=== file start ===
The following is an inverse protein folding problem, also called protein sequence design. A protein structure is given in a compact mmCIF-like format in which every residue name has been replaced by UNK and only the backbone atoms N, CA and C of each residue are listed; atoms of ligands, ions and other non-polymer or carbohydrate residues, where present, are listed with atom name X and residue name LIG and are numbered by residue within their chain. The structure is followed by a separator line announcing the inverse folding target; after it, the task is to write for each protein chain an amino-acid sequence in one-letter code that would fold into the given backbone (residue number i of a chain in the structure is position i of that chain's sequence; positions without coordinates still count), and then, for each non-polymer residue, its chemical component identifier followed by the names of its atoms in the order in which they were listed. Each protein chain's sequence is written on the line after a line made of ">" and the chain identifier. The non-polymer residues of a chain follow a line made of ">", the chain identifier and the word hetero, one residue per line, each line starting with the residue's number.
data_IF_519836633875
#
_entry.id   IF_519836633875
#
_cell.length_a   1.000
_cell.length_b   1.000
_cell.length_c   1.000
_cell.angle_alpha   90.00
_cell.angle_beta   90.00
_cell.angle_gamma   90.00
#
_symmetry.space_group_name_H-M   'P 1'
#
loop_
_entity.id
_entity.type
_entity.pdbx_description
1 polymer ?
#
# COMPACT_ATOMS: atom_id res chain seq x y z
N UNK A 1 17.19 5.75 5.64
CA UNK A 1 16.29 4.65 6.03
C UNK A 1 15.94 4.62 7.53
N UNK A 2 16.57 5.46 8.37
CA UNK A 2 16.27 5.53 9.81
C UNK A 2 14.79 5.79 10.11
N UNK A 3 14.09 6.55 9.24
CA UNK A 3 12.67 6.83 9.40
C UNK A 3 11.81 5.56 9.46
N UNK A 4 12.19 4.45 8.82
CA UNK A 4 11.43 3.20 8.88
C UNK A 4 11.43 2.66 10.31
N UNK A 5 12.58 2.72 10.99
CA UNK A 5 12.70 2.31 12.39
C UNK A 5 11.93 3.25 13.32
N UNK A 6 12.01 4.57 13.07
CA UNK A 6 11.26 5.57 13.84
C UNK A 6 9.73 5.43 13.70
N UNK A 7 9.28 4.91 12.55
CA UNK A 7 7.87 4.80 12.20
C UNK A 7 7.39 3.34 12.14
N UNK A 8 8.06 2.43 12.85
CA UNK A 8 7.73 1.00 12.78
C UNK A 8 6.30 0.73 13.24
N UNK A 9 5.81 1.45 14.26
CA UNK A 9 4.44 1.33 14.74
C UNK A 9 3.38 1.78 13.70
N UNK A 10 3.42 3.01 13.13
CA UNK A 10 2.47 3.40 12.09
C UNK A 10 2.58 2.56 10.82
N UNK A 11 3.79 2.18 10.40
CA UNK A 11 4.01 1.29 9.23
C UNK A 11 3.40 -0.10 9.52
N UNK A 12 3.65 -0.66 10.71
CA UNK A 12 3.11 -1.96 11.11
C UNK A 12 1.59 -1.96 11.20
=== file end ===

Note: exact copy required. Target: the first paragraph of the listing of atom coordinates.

The following is an inverse protein folding problem, also called protein sequence design. A protein structure is given in a compact mmCIF-like format in which every residue name has been replaced by UNK and only the backbone atoms N, CA and C of each residue are listed; atoms of ligands, ions and other non-polymer or carbohydrate residues, where present, are listed with atom name X and residue name LIG and are numbered by residue within their chain. The structure is followed by a separator line announcing the inverse folding target; after it, the task is to write for each protein chain an amino-acid sequence in one-letter code that would fold into the given backbone (residue number i of a chain in the structure is position i of that chain's sequence; positions without coordinates still count), and then, for each non-polymer residue, its chemical component identifier followed by the names of its atoms in the order in which they were listed. Each protein chain's sequence is written on the line after a line made of ">" and the chain identifier. The non-polymer residues of a chain follow a line made of ">", the chain identifier and the word hetero, one residue per line, each line starting with the residue's number.